Cinema organ interludes as messages from afar 1945-6

To follow up briefly on my earlier post about the Calling Blighty films, they weren’t the only way in which people seperated by the war communicated via the cinema. Cinema organists also offered a vital connection between  troops serving overseas and their families sitting in the stalls of the Ritzy or the Essoldo back home. … Continue reading Cinema organ interludes as messages from afar 1945-6

Silent Bystanders in the Archive (2): ‘Calling Blighty’ from around the Empire

‘Skype’, ‘Teams’, ‘Zoom’, ‘Facetime’, ‘Houseparty’. Over the past few weeks we’ve all been introduced to a whole new lexicon of communication. Even if you were a busy and up-to-date executive who regularly dialled into ‘Teams’ meetings from your regional office, the chances are that chatting to Auntie Vi or Grandad, or even your own dear … Continue reading Silent Bystanders in the Archive (2): ‘Calling Blighty’ from around the Empire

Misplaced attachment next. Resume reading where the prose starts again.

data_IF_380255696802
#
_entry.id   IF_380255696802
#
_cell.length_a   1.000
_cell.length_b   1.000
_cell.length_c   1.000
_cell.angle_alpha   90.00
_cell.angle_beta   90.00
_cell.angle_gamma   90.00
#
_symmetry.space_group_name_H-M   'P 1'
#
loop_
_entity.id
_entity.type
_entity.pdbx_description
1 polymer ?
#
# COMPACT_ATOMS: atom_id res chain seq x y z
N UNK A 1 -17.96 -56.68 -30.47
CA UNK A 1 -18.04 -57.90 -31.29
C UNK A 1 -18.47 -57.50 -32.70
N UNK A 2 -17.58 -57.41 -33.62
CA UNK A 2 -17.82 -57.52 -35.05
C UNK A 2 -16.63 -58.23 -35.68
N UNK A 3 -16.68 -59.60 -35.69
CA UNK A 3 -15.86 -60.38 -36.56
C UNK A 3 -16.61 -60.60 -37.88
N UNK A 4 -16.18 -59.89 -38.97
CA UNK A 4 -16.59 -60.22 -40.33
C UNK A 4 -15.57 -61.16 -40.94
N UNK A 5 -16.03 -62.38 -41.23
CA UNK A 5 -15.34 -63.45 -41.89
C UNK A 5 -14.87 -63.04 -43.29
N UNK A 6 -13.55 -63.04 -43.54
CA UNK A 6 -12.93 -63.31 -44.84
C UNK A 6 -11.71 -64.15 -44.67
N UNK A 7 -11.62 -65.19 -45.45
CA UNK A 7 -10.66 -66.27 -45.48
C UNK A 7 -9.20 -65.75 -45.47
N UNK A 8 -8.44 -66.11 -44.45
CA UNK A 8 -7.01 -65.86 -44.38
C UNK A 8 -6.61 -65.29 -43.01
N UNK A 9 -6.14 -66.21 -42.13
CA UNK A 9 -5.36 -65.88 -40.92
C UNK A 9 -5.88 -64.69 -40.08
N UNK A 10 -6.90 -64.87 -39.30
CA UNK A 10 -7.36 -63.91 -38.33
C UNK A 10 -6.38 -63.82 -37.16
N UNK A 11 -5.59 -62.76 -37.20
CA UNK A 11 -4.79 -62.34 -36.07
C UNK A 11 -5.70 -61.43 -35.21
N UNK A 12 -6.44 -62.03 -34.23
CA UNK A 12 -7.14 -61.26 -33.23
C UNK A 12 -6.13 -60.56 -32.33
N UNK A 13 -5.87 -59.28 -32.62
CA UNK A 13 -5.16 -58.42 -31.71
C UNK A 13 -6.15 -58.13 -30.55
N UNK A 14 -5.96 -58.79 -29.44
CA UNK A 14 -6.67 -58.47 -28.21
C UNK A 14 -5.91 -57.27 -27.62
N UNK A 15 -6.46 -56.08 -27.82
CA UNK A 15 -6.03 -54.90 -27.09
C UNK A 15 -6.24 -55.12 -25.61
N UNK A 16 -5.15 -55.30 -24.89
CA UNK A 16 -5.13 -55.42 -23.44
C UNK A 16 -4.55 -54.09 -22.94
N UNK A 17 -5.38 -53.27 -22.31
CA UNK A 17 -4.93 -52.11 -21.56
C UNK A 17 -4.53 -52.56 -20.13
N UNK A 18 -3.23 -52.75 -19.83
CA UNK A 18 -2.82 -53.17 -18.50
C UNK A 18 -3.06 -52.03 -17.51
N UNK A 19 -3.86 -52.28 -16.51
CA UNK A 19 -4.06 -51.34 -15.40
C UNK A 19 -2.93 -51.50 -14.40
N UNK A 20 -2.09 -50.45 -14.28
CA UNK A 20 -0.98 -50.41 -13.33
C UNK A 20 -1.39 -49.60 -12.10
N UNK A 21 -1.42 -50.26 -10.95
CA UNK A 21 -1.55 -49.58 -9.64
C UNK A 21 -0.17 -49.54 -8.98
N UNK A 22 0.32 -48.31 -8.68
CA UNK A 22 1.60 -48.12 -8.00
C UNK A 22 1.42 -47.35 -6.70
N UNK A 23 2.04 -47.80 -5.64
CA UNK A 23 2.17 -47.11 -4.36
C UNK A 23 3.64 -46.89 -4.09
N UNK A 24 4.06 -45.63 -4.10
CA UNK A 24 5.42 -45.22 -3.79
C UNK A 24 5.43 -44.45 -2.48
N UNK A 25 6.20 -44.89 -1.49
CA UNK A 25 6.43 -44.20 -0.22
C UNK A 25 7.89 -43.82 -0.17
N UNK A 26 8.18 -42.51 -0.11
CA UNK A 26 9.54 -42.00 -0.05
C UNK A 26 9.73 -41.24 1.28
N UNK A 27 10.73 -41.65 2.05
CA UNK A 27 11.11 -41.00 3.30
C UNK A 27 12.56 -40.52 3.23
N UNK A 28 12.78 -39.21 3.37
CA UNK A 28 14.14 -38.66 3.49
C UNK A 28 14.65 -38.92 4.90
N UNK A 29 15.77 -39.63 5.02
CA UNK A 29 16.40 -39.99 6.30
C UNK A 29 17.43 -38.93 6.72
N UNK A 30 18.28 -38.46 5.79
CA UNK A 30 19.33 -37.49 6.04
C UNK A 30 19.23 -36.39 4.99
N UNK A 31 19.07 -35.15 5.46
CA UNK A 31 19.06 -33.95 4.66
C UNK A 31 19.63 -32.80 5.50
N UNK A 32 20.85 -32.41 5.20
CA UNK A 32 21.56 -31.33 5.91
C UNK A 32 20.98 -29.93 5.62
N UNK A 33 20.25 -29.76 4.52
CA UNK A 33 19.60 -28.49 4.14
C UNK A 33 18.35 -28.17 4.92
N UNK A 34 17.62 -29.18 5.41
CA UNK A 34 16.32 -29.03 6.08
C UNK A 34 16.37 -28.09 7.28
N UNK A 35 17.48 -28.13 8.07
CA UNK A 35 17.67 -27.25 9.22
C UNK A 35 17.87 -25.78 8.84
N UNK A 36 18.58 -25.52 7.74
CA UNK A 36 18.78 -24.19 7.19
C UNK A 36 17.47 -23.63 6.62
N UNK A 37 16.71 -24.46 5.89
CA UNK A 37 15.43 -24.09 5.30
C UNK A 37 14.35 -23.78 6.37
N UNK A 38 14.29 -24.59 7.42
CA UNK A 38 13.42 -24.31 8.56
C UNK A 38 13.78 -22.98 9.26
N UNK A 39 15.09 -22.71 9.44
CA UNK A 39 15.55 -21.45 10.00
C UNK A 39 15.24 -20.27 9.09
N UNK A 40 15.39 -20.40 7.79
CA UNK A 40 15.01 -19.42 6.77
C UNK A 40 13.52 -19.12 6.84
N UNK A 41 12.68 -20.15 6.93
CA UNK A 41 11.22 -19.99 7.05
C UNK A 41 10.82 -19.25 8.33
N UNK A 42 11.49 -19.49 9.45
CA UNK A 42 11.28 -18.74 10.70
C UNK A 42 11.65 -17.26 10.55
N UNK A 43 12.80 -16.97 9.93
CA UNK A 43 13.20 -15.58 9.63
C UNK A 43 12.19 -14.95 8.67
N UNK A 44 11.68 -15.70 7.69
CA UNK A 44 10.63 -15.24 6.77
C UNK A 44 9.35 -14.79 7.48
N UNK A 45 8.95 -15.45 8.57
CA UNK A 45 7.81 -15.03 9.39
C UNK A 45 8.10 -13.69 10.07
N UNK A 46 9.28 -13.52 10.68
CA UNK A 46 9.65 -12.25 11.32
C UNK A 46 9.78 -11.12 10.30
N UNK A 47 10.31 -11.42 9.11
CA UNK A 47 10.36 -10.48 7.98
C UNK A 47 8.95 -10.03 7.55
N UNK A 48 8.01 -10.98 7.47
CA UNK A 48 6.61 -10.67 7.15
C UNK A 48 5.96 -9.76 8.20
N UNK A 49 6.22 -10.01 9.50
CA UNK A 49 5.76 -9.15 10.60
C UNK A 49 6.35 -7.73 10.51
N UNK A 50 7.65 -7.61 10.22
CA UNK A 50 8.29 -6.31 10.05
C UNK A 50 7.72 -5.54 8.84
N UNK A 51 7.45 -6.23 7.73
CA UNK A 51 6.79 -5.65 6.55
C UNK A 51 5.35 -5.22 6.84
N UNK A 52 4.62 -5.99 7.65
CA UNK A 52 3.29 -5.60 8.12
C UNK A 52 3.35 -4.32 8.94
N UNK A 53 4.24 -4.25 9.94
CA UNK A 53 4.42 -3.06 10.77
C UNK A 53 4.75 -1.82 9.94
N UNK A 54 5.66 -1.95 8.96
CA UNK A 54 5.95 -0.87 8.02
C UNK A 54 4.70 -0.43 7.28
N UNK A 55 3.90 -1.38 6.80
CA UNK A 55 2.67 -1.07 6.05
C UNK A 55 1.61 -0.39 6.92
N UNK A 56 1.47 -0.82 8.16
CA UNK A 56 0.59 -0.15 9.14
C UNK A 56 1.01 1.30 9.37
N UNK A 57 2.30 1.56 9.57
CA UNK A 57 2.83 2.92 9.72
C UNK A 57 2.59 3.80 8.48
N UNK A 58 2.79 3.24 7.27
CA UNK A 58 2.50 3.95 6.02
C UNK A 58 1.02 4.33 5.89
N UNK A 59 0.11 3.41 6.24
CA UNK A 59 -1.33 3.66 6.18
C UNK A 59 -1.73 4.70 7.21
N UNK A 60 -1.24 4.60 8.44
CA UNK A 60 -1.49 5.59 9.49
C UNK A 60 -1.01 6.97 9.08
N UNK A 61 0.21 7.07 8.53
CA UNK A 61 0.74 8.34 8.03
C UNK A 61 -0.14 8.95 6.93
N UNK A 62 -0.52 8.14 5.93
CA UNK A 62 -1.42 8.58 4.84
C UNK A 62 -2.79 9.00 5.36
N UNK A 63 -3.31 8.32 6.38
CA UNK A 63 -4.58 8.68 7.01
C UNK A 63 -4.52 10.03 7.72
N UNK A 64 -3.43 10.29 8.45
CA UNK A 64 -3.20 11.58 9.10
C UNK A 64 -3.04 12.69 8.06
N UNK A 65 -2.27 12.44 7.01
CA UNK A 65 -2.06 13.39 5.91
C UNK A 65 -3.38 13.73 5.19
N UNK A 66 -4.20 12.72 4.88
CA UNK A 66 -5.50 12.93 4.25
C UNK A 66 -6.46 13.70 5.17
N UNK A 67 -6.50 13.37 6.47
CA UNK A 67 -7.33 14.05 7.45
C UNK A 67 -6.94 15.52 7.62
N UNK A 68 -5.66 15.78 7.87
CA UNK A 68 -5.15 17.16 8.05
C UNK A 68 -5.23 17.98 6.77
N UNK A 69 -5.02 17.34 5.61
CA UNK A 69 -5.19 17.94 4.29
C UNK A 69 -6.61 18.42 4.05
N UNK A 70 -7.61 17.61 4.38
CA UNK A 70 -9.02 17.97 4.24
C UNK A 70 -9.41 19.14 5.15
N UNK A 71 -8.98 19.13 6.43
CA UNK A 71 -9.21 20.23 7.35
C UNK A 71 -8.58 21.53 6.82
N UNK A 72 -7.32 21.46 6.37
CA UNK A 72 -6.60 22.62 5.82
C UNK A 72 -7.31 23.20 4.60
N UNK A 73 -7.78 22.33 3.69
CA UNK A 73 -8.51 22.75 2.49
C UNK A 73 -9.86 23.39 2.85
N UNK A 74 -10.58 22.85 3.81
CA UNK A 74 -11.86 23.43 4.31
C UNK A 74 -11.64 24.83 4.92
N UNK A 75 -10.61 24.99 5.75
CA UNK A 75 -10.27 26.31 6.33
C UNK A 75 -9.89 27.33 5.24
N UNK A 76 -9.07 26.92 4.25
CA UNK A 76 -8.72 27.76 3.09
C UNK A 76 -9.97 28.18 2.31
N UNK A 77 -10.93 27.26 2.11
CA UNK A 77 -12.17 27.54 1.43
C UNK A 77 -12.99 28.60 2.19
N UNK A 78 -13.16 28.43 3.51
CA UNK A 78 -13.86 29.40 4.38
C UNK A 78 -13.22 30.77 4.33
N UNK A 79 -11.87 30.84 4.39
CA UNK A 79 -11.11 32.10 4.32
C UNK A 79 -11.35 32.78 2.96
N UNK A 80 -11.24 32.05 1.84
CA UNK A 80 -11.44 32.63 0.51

“Projector Fire – Young Operators Avert Panic”: ‘Projectionettes’ and Teenage Projectionists in Wartime

http://cinematreasures.org/theaters/45482 Imagine walking down the street past this cinema, minding your own business, when suddenly a flaming reel of nitrate comes flying out of the upstairs window onto the pavement in front of you. This is exactly what could have happened in August 1943 at the Queen's Picture House in Bolton, when a major incident … Continue reading “Projector Fire – Young Operators Avert Panic”: ‘Projectionettes’ and Teenage Projectionists in Wartime